• For every dollar spent on the space program, an uber-conservative estimate of $8.00 in economic kick-starts returns to the economy.  That doesn't count secondary effects, like innovations, new products, inspiration, and other positive ripples and waves along the way.
  • Each of the 50 states receives an economic boost from the space program.
  • During an 8-year period (1976-84), 352,000 mostly skilled jobs were created or saved -- no idea how many small businesses those 352,000 people and families supported or saved.
  • In the 53 years from 1958 to 2011, NASA received $526 billion, averaging about $10 billion per year -- about what Americans spend on potato chips in a year and a half.  Or, a third of Coke's gross annual profit.
  • The greatest NASA budget, as a percentage of the federal budget, was 4.41% in 1966.  For each year, from 1975 to 1986, NASA's budget was less than one percent.
  • Since 1976, more than 1,500 documented NASA technologies have benefitted U.S. industry, improved the quality of life, and created jobs.  The space shuttle program alone generated more than 100 technology spin-offs.

And so much more.  Any way you look at the space program, it provides tons of bang for each small buck.

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In terms of products, take a scan at this list and consider if you've gotten your penny's worth.  Each item was created in conjunction, coordination, contribution, and/or association with NASA:

  • Cell phones, scratch-resistant lenses, home insulation, advanced plastics, water filters, artificial heart;
  • Memory foam, remote-controlled farm tractors, artificial limbs, CAT and MRI technology, fire-fighting gear;
  • Athletic shoes, aircraft anti-icing systems, better breast cancer detection, LED chips, freeze-dried food;
  • TV satellite dishes, aerodynamic bicycle wheels, smoke detectors, infrared cameras and thermometers;
  • Joystick controllers, gas detectors, cooling suits, bar coding, simplified kidney dialysis, powdered lubricants;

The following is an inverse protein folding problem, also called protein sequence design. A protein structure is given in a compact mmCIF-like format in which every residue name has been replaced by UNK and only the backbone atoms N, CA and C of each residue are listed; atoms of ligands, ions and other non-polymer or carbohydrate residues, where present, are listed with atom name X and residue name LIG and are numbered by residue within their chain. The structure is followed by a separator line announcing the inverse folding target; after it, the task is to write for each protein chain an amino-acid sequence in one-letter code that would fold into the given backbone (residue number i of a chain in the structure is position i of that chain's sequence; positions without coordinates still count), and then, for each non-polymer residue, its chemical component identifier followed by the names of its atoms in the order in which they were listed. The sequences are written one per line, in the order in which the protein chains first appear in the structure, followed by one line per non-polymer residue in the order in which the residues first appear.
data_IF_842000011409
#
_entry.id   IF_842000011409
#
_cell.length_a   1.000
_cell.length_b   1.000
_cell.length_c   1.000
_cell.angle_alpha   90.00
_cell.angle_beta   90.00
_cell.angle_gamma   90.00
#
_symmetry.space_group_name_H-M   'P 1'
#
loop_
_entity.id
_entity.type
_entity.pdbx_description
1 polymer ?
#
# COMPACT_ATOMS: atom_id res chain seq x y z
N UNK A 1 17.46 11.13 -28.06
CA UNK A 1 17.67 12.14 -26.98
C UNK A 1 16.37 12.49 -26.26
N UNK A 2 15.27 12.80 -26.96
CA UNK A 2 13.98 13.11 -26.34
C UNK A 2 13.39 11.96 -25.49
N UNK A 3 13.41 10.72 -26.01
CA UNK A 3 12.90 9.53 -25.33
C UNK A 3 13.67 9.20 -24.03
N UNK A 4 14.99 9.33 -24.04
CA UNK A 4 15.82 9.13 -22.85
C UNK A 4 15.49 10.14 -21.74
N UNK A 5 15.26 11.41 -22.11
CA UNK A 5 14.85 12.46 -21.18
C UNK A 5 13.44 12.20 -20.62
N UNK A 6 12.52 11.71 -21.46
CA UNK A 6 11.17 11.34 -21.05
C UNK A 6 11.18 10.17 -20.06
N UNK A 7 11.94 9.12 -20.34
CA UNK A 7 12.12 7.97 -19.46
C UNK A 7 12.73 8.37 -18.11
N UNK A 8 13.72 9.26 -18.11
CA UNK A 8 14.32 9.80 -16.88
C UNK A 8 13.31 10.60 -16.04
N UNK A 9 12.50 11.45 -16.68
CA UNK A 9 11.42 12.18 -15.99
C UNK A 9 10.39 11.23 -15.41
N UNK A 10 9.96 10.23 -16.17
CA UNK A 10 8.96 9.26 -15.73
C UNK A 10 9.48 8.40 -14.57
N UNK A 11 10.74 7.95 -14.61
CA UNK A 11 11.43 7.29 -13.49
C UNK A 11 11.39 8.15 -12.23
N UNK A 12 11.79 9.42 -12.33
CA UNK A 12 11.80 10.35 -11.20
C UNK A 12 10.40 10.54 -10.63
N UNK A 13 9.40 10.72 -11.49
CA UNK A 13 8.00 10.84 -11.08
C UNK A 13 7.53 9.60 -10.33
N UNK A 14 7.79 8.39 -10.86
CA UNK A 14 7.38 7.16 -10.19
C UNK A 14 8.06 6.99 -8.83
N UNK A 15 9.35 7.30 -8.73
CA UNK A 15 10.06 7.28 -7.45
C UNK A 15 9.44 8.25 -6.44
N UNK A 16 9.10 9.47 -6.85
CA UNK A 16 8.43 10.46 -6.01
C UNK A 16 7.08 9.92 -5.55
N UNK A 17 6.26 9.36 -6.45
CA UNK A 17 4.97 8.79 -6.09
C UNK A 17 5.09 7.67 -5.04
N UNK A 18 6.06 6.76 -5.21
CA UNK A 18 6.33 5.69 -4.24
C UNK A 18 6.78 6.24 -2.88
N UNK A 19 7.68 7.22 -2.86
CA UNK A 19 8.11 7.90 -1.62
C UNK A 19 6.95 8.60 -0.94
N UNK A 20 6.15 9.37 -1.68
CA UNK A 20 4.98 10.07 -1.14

• GPS, cordless power tools, thermal gloves and boots, vehicle insulation and tracking systems...

And more.  (Sorry, though: Tang and Velcro were not created in or specifically for space, despite myths.)  Add in all the consumer interest and spending on anything "space" over the decades -- billions right there:  Think "Star Wars," "Star Trek," and "2001," among others, plus all of their spin-offs...

Plus, there's the added interest boost to kids wanting to go into scientific fields that will help continue and expand all those lists, while providing them good jobs and introducing them to the wider world of possibilities -- their futures and our own.

If we're going to keep leaning on Science to bail us out of our eternally-lacking wisdom, we should get cracking at producing more scientists.

This brings us full circle back to that question:  Is NASA worth it, this "space" thing?

You might as well ask if the human species is worth it -- if America's children are worth the investment, getting them interested in science.

They could use all the inspiration they can get:  Out of 34 countries, the United States comes in 14th in reading skills, 17th in science, and 25th in math.

Time to wake up: We're no longer Number One -- haven't been, not for some time.

Is it worth it now?!

Tomorrow:  A wrap-up, including lots of informational links that couldn't squeeze in today.